Second, never use labels on CDs. I found this out the hard way. Labels cause the CD to deteriorate much more rapidly than it otherwise would. Certain inks used in pens have been reported to do the same, but I have never encountered this problem, so it shouldn't be too severe. Do be certain, however, that you are gentle when marking CDs. Use a felt tip and do not press hard.

Third, put a note somewhere on the CD that tells you when you made it. This lets you monitor how long it has been since the CD was burned. If the data is irreplaceable, burn it to a new CD every 2 years.

As for the recommendation to use magnetic tapes, that has its own set of problems. Magnetic tapes also deteriorate, and they are subject to some damage that CDs are immune to, notably damage from electrical or magnetic fields.

In short, CDs are good for long term storage-- but don't assume that "long term" means forever. Check them regularly and burn them to new media when problems develop or even before if you can't replace what's on them.

As for storage, that is pretty much common sense. Keep the CDs in a case or an envelope if they are not actually being used. Avoid temperature extremes and handle gently. I also recommend making two copies of every important CD. This practice just saved my data when I discovered that the labels on my CDs had wiped out some irreplaceable family photos. It costs twice as much, but if the data is important to you then it isn't really very expensive, is it?

Submitted by: Denise R. of Lebanon, Missouri

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Hi Carl N,

Your question has been set by a lot of people over the last 10 years. I've burned CD in 100s over the years and only found 2 discs with missing information. Lifetime of CDs is not limited due to one parameters only, more issues are setting the limit of lifetime. One is related conditions of storage and how you handle the discs. In other word, how careless or careful you are as the user. Then the material used in the CDs - how cheap a blank CD did you buy. And lastly your burning equipment, that is the laser diode.

When pressed CDs were introduced in beginning of the 80s lovers of vinyl records claimed, that CDs would last for 2 years only. But as you have experienced CDs from this period can still be played. I remember one report from about 1990, which claimed a lifetime of only 3-4 years. Looking into the report, it turned out that the condition of storage was -30C (some -25F) and reading/playing equipment had a worn laser diode. Most of us can only say: I don't store my CDs in the freezer and today?s laser diodes doesn't wear out as they used to.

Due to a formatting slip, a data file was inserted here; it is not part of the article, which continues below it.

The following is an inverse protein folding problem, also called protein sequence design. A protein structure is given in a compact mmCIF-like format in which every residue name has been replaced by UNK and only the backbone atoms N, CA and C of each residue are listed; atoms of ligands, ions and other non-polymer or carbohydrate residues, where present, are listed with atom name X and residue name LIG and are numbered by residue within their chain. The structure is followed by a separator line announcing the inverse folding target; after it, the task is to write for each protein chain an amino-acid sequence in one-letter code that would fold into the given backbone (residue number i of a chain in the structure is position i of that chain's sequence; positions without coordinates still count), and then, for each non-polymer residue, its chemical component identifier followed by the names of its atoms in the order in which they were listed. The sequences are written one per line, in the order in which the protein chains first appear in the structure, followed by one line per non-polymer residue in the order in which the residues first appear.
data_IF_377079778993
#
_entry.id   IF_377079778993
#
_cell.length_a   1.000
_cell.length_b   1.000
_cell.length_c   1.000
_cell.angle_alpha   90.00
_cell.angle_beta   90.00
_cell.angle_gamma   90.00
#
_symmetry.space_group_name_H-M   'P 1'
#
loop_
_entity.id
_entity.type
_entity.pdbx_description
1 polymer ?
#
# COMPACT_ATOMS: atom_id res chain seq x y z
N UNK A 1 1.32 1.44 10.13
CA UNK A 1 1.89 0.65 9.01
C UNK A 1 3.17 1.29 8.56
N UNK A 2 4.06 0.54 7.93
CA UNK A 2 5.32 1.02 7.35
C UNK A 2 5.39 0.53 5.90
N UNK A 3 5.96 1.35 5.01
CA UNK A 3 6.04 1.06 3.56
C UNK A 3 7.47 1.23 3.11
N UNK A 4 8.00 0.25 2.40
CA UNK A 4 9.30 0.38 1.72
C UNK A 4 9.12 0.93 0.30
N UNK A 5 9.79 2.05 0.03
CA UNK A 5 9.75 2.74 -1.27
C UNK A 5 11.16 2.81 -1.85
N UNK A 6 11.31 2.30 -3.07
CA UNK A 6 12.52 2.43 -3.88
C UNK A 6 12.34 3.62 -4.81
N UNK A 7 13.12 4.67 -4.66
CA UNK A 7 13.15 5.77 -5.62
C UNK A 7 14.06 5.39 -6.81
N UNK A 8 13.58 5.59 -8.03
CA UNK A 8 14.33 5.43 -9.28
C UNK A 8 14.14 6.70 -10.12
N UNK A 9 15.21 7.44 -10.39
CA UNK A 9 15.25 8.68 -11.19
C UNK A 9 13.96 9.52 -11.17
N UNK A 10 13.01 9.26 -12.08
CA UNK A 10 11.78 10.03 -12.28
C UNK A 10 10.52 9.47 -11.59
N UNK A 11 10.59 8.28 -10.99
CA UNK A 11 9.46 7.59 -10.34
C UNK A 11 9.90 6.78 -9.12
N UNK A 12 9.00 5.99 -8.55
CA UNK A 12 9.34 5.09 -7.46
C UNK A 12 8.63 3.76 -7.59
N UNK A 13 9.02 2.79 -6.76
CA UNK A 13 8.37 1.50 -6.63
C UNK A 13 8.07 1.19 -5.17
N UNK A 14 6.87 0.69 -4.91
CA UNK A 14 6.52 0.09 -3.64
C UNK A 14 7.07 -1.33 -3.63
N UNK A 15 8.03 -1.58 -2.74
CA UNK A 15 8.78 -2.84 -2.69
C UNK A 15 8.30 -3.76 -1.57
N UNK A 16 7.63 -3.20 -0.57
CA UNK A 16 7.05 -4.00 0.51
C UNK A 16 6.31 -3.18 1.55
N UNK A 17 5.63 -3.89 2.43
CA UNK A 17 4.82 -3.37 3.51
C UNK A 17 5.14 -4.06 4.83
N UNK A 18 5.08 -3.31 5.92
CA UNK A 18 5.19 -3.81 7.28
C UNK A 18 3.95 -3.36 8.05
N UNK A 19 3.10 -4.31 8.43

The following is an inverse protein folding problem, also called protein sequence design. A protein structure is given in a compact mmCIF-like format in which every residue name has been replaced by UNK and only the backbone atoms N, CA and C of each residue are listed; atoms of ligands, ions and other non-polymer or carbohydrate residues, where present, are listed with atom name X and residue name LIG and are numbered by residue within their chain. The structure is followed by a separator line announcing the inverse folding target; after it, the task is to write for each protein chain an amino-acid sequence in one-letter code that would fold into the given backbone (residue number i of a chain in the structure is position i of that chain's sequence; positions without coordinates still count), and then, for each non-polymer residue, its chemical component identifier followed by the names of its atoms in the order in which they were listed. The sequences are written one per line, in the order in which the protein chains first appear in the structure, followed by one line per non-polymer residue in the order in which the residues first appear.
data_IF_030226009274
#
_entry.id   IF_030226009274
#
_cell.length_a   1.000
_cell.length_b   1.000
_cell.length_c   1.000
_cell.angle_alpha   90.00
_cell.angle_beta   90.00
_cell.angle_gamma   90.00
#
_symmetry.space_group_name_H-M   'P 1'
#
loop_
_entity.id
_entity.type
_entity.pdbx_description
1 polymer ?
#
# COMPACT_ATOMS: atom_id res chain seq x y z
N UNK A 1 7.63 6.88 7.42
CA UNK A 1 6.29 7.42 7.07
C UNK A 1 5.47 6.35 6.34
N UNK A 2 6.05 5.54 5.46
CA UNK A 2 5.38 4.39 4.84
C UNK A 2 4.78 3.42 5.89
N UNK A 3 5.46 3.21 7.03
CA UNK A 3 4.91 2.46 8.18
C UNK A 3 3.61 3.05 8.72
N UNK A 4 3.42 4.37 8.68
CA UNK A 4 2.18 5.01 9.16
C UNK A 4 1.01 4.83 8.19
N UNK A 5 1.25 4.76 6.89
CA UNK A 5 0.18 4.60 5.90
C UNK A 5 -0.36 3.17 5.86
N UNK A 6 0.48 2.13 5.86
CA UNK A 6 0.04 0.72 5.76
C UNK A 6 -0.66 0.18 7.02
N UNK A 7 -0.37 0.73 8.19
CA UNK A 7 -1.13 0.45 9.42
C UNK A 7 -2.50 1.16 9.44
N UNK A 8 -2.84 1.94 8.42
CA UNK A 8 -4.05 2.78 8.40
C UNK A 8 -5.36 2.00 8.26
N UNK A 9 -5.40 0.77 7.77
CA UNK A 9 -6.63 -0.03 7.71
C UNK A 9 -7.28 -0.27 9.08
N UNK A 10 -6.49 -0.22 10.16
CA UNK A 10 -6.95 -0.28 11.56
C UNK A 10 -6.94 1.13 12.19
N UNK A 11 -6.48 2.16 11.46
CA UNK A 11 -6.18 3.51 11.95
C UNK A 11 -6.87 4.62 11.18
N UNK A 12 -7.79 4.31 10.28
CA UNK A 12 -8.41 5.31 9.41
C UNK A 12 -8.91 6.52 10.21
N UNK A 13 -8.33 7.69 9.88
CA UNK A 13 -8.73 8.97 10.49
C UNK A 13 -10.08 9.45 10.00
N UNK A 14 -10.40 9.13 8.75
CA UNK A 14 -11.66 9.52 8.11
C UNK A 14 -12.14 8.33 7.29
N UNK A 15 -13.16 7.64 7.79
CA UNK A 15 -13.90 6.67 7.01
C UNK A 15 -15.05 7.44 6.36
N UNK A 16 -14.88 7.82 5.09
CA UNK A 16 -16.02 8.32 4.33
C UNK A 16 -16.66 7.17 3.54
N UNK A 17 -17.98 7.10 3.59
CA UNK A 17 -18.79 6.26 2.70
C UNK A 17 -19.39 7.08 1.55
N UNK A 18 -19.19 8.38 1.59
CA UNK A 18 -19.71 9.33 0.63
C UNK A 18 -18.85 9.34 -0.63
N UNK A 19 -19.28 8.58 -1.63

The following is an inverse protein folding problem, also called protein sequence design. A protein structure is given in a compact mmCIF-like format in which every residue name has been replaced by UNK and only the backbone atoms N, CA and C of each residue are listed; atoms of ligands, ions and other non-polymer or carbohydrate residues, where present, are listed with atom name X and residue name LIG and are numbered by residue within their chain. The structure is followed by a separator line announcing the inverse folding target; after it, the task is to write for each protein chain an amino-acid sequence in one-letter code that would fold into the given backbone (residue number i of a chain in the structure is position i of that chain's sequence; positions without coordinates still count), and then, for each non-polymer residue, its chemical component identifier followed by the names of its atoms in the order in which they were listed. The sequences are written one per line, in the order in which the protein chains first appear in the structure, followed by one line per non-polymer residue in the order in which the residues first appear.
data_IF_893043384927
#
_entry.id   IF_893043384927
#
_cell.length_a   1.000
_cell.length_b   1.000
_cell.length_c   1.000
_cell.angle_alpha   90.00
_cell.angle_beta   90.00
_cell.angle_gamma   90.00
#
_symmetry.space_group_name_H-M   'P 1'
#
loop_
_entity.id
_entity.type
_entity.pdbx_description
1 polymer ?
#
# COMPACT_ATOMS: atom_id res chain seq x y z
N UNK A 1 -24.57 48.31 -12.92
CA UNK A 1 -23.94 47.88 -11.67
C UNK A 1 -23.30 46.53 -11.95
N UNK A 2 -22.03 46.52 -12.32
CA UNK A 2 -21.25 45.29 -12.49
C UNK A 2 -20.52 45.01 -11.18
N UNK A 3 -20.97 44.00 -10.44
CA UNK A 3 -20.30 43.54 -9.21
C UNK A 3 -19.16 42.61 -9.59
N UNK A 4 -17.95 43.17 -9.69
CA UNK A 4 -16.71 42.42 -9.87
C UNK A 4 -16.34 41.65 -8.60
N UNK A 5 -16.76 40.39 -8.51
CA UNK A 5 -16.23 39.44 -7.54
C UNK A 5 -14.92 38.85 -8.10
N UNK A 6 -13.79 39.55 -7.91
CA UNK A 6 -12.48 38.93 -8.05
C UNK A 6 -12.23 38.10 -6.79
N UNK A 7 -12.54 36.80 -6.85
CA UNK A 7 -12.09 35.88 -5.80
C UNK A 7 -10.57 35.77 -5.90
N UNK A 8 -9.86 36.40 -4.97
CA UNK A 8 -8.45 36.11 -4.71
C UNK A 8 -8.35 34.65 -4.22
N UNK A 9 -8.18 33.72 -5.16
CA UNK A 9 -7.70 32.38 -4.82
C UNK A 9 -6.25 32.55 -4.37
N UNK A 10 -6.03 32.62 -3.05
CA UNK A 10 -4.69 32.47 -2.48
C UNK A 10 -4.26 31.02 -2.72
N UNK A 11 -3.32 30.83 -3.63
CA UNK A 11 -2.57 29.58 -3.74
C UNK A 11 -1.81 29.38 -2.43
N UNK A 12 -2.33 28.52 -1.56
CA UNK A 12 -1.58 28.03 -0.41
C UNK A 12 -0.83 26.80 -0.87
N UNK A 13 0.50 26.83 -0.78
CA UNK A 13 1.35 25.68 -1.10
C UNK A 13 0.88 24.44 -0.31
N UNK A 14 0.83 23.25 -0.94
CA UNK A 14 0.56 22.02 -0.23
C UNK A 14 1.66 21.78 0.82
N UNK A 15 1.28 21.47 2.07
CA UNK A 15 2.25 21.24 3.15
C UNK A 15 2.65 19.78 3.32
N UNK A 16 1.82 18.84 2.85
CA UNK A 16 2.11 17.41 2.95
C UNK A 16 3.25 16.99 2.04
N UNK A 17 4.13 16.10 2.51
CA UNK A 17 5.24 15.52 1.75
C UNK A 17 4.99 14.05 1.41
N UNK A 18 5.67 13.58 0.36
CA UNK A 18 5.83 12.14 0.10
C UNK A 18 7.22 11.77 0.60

Turning towards recordable CDs, the whole issue is a matter of having a whole bunch of clear holes placed in circles in a foil. Readability of these holes are depending on a number of issues. How clear are the holes? Is edge of the hole clear? Is the reflectivity of the materials sufficient? Is the laser still as effective as it was? or has the surface become matte? For the early CD-burners this was jeopardized by increasing burning speed and some blank CD had doubtful foil material. Adding, to this some CD-burners were even sold with writing speeds beyond its capability. Many blank CDs were rejected in this period due to bad burners rather than bad discs. It is my conclusion, that this interim period has given us some doubtful discs.

You have to be careful with your CDs and also a little bit extra careful with your own. They don't like heat, bright light, bending, and writing with aggressive writing pens is also nasty. Especially pens with unknown chemicals may etch the CDs, it is just like burning, but this time controlled by the chemicals.

In case you wanna increase the lifetime of your recordings, you may buy CDs which is claimed to 300+ years lifetime. These CDs are referred to as GOLD-CD. These CDs has a special layer which include some 24ct gold. The advantages of these CDs are the ability to create clear holes into it with reduced oxidation or corrosion over time. Amazing almost also unbelievable 300 year. Just 100 years could be great for me. In 10-20 years everything would be transferred to new media type anyway. I saw a report on the 300 years at

http://www.delkin.com/delkin_products_archival_gold.html.

Price of these GOLD CDs is 10-20x times the usual ones.

You have been suggested to use magnetic tape. Nor tapes does not last forever. As matter of fact the sound quality decays over time; frequency range is decreased by each use. This loss you can not be restored as with a digital media. Only digital storage keeps its audio frequency range over time and use. Like R&R;DIGITAL media is here to stay. You may call it CD, DVD, MPx, Blu-ray or whatever, but it's digital.